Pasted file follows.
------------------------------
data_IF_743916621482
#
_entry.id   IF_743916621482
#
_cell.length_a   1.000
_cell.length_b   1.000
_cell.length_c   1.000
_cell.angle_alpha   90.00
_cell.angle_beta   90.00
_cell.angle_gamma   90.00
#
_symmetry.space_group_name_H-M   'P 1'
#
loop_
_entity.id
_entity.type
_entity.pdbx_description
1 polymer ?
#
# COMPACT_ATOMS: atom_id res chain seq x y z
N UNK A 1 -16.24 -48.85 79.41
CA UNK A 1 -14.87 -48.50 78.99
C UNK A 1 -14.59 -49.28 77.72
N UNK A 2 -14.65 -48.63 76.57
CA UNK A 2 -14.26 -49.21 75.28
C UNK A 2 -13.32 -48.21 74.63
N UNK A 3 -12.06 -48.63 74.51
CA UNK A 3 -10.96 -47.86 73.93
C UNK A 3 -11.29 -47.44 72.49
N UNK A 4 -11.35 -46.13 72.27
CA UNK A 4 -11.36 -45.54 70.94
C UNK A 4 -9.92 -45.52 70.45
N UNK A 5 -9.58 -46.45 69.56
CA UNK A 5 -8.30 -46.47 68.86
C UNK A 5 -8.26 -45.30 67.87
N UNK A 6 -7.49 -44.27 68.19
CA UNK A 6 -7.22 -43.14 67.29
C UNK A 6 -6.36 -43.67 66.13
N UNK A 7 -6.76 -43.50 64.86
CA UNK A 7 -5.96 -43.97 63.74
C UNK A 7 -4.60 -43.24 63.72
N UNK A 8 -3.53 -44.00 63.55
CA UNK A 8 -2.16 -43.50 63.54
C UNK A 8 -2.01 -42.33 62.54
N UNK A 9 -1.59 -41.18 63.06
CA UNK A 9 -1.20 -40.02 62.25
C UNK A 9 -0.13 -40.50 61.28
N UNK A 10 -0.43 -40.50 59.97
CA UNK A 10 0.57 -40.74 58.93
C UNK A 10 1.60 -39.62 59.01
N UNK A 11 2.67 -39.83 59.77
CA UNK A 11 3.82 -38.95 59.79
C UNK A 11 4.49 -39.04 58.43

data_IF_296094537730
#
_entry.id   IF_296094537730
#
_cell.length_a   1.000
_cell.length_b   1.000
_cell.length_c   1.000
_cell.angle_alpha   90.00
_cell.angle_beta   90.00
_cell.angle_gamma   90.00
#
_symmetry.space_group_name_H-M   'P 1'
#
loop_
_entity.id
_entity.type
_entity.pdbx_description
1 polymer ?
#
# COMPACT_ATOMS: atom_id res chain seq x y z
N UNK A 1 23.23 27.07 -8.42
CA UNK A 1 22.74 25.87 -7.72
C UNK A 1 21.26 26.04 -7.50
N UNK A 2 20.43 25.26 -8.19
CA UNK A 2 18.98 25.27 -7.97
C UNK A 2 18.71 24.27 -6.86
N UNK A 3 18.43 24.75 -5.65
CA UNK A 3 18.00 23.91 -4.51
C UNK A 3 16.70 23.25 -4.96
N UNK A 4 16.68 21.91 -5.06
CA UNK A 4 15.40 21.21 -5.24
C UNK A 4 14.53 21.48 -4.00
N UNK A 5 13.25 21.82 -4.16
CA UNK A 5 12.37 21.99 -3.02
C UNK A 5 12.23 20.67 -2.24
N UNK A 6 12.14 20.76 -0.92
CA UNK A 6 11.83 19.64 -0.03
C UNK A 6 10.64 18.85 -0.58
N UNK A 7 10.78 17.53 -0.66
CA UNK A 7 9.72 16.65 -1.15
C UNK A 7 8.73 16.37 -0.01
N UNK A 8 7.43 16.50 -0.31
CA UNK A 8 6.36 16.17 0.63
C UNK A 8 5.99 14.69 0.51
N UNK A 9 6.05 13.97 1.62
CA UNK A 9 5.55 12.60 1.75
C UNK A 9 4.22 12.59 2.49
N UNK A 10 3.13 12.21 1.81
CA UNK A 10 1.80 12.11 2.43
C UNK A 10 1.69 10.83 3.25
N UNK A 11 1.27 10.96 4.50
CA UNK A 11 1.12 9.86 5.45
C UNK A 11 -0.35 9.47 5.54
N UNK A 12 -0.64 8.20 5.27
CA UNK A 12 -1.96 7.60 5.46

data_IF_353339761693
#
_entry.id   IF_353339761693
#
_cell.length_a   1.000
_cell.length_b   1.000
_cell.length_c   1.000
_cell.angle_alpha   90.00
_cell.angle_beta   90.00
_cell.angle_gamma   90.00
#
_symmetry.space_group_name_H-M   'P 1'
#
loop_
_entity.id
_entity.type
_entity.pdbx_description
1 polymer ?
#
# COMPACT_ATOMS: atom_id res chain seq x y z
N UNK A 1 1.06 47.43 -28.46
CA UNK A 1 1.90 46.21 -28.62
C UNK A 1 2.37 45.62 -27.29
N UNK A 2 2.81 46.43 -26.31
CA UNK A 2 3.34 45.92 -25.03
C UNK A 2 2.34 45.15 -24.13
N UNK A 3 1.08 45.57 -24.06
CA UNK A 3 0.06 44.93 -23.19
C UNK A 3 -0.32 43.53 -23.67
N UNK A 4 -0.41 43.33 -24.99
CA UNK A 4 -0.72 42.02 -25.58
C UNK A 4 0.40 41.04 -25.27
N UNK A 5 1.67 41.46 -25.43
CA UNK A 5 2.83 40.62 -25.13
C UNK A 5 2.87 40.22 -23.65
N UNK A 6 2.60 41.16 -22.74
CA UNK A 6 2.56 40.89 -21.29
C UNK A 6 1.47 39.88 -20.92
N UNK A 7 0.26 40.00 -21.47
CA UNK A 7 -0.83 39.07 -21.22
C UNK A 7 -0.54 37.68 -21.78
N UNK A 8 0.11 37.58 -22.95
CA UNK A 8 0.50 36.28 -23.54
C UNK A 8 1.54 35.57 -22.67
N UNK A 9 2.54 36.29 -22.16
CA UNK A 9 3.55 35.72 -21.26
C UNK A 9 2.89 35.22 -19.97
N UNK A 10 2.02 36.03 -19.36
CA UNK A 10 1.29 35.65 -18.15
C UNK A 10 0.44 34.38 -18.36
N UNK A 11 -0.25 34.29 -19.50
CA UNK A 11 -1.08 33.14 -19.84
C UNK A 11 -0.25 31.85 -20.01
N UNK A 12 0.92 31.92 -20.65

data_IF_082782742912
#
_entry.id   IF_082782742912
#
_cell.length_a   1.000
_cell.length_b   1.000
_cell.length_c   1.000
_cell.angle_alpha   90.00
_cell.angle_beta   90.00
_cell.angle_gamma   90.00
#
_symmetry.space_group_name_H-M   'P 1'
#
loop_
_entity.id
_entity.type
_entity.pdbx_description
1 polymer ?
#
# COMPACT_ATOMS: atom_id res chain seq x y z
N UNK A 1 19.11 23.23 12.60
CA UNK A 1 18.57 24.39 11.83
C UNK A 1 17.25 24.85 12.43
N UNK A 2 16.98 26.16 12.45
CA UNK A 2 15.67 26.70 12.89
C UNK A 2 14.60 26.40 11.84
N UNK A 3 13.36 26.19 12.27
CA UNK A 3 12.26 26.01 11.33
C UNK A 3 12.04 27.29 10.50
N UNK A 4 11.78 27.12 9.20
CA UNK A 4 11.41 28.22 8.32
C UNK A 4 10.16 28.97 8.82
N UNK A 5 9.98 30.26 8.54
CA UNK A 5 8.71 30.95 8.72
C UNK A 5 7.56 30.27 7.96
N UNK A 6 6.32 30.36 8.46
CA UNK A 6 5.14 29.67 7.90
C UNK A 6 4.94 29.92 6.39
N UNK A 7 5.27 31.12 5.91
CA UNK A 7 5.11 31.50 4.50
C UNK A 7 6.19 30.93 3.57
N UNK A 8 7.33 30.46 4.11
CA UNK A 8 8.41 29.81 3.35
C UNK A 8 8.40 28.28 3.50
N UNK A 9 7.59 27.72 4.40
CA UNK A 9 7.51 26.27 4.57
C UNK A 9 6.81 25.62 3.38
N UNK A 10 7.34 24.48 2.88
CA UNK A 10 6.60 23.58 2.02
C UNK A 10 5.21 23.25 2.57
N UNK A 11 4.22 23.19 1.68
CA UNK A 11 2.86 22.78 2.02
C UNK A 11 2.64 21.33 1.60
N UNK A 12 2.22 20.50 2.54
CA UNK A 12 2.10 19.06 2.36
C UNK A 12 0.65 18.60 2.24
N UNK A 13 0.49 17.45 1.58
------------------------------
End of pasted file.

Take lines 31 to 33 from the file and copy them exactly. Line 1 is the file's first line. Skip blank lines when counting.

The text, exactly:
CA UNK A 4 -11.36 -45.54 70.94
C UNK A 4 -9.92 -45.52 70.45
N UNK A 5 -9.58 -46.45 69.56